China renames six places in Arunachal Pradesh on its official map
Describing Arunachal Pradesh as part of the border dispute with India, China said the state is South Tibet with close Buddhist links to the Tibet Autonomous Region in the Mainland. Official Chinese maps show the state as part of South Tibet.india Updated: Apr 20, 2017 00:15 IST
China has unilaterally renamed six places in Arunachal Pradesh in an apparent retaliation against the Dalai Lama’s visit to India’s easternmost state, with experts saying the move is aimed at reaffirming Beijing’s “territorial sovereignty” to the region.
Changing the names was a “legitimate” action done in line with Chinese law, the foreign ministry said on Wednesday, adding it supported Beijing’s territorial claim.
State-run Global Times tabloid reported on Tuesday the civil affairs ministry had “standardised in Chinese characters, Tibetan and Roman alphabet the names of six places in South Tibet, which India calls ‘Arunachal Pradesh’, in accordance with the regulations of the State Council”.
The report added, “The official names of the six places using the Roman alphabet are Wo’gyainling, Mila Ri, Qoidêngarbo Ri, Mainquka, Bümo La and Namkapub Ri.”
“Naming the places is a step to reaffirm China’s territorial sovereignty to South Tibet,” Xiong Kunxin, professor of ethnic studies at Beijing’s Minzu University of China, told the tabloid. The legalisation of the names is part of the “rule of law”, Xiong said.
Foreign ministry spokesperson Lu Kang defended the move at a news briefing on Wednesday: “To issue these names, it is actually carried out in accordance with our regulations about the names of localities and it is a legitimate action by the Chinese government.”
He added, “These names reflect from another side that China’s territorial claim over South Tibet is supported by clear evidence in terms of history, culture and administration.”
Long Xingchun, director of the Centre for Indian Studies at the China West Normal University, told Hindustan Times: “This is a very strong signal from China. It seems to be because of the Dalai Lama visit. China could have been prepared to this and was waiting for the right time and opportunity. India seems to have miscalculated China’s response (to the visit).”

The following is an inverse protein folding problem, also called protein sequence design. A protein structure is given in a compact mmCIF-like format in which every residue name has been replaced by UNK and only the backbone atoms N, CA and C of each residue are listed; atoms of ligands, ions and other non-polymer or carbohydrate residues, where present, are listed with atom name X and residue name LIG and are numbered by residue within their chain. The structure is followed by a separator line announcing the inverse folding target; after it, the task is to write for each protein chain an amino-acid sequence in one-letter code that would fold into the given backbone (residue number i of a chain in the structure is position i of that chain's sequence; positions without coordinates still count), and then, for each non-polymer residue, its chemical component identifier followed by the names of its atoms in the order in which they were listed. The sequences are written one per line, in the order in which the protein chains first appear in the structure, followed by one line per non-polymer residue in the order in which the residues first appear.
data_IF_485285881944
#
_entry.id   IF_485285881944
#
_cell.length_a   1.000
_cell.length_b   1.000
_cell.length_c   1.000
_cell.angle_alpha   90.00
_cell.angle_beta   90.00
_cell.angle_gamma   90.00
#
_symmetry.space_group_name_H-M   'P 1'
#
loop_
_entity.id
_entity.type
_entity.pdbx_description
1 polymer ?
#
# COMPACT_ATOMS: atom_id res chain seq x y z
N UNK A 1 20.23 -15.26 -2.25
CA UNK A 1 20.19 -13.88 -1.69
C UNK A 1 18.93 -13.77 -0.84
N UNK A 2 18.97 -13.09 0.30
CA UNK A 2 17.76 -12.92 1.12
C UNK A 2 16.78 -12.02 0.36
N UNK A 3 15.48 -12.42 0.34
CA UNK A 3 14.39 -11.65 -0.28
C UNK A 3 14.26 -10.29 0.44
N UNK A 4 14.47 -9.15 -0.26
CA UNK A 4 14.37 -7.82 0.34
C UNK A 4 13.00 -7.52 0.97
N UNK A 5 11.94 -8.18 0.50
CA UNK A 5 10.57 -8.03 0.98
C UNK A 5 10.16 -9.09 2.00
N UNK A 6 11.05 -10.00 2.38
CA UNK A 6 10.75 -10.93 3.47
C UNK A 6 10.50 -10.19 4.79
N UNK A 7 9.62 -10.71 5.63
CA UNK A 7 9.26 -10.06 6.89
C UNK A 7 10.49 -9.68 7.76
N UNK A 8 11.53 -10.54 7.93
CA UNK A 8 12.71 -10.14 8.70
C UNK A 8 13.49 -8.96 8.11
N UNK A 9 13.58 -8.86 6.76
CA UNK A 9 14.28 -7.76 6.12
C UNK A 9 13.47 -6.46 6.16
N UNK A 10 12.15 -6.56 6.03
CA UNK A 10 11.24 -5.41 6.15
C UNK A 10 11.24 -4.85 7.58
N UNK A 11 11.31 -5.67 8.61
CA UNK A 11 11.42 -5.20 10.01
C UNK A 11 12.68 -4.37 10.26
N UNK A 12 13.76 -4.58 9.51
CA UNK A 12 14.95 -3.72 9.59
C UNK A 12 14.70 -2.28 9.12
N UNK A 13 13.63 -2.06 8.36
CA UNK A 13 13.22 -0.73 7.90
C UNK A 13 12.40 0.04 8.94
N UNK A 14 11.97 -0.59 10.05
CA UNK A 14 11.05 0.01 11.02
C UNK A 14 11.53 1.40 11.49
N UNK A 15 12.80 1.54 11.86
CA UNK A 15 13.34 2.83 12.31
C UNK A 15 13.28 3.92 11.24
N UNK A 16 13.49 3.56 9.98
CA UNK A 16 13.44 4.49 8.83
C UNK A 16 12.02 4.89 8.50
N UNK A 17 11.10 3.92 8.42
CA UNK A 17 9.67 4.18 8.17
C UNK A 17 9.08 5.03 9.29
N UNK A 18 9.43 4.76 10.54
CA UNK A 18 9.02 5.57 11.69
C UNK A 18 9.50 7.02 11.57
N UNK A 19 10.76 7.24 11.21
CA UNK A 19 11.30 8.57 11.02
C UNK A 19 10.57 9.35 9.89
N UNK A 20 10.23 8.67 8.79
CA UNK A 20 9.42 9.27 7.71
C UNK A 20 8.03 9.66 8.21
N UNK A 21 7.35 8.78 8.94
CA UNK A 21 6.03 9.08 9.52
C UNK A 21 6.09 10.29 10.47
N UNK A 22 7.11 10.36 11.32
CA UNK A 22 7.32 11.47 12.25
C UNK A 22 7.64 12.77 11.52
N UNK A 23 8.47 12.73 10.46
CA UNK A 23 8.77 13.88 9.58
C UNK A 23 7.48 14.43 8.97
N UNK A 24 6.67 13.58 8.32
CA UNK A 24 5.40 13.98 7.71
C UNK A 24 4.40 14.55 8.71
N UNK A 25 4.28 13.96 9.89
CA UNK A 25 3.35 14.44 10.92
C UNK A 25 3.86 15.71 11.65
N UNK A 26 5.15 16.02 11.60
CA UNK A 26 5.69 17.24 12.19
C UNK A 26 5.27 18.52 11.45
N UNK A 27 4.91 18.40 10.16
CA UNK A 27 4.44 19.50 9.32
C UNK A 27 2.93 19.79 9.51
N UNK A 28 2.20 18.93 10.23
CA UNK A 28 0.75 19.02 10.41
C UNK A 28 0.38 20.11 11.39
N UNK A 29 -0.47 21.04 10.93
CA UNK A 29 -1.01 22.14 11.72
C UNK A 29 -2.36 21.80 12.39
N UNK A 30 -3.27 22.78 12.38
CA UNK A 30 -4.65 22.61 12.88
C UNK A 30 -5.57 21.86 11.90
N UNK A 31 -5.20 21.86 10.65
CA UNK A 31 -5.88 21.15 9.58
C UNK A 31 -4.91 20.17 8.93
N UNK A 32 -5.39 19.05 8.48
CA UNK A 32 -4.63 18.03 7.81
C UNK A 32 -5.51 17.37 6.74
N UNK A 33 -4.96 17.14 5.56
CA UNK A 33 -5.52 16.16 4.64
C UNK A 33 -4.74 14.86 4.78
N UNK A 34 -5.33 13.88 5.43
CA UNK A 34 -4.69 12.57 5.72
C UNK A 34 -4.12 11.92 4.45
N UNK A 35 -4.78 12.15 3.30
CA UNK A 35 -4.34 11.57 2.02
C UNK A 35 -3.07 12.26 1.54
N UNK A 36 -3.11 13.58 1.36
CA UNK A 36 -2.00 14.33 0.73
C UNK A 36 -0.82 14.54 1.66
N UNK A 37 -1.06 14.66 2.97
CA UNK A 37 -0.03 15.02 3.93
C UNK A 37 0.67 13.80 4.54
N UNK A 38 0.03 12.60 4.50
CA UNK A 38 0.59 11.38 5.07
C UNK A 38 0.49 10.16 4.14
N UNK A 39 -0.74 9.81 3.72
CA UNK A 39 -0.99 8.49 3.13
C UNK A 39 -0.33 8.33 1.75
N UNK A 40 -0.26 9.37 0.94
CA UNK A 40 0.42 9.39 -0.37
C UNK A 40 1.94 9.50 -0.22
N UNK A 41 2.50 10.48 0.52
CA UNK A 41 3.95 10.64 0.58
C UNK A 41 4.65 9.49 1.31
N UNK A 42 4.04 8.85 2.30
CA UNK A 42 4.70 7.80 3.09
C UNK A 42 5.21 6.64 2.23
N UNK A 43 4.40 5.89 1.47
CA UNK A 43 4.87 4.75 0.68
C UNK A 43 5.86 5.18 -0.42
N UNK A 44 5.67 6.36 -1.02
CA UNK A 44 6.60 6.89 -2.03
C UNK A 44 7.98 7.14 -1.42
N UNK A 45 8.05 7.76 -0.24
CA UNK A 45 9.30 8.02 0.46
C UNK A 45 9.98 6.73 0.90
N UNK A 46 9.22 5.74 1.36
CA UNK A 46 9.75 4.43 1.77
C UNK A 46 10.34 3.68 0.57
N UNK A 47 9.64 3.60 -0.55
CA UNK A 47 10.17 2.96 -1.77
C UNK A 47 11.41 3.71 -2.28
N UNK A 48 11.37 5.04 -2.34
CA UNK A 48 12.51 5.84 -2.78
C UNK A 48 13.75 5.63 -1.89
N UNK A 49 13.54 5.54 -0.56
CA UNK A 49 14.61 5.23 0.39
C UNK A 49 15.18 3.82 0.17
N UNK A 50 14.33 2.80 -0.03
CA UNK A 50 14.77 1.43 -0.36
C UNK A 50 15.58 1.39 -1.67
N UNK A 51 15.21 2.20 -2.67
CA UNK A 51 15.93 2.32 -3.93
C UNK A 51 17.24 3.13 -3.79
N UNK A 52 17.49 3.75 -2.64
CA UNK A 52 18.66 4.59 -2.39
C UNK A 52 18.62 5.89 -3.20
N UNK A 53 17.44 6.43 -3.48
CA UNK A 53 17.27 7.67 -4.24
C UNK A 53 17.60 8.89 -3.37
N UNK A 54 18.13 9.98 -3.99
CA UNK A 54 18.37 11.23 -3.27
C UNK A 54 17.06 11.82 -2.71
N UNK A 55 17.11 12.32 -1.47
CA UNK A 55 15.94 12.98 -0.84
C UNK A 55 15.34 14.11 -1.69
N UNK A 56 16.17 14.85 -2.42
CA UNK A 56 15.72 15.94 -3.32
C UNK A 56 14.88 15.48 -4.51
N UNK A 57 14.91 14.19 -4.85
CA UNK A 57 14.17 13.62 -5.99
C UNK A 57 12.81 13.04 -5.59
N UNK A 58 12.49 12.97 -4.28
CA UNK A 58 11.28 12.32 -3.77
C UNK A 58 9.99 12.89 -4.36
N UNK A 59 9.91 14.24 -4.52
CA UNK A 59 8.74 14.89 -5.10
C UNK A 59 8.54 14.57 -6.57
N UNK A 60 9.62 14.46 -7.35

Though no details were provided by the government, Wo’gyainling is likely to be the new name for Ugyen Ling monastery, the birthplace of the sixth Dalai Lama in Tawang district. Similarly, Qoidêngarbo Ri is likely to be Choten Karpo Ri, Mainquka is likely to be Mechuka in West Siang district and Bümo La is likely to be Bumla, located a short distance from Tawang.
The civil affairs ministry carried out the name changes on April 13, a day after the Dalai Lama left Arunachal Pradesh following a nine-day high-profile visit. The visit angered China, which calls the Dharamsala-based Tibetan spiritual leader a “separatist” out to carve an independent homeland within the Chinese mainland.
India turned down repeated Chinese calls to cancel the visit, saying the Dalai Lama had gone to Arunachal Pradesh in the past and was free to travel across the country.
The Chinese state media had on several occasions warned India of consequences for allowing the Dalai Lama to visit the “disputed area”.
Beijing says Arunachal Pradesh, on the 3,488-km disputed border, is part of South Tibet with close Buddhist links to the Tibet Autonomous Region. Official Chinese maps show the state as part of South Tibet.
Speaking on the timing of the name changes, spokesperson Lu said: “China is now doing second census of names of localities and an important part of it is to standardise names in ethnic languages.
“In the next step, we will also step up our study of those names in Tibetan ethnic languages and in the next step we will announce more standardisation of these names.”
According to Lu, the names were “passed on from generation to generation by people who have lived there for generations, the Tibetan ethnic and Monpa ethnic groups”.
Changing the names could be an indication of China hardening its stand and claims on Arunchal Pradesh, especially Tawang.
Guo Kefan, research fellow at the Tibet Academy of Social Sciences, told the Global Times that “standardising the names from the angles of culture and geography could serve as a reference or leverage when China and India negotiate border issues in future”. He described the standardisation as an act of “remediation”.
The Global Times reported Sino-India border disputes were centred in South Tibet. The Chinese government has never recognised Arunachal Pradesh, it added.
Spokesperson Lu laid bare China’s anger at the Dalai Lama’s visit – and the unsaid link between the trip and the step to change the names.
“Let me stress that about the Indian government’s indulgence of Dalai Lama activities in disputed eastern section of the India-China boundary and also about his anti-China activities; this is something we are firmly against. These activities are also against the Indian government’s commitments to China,” he said.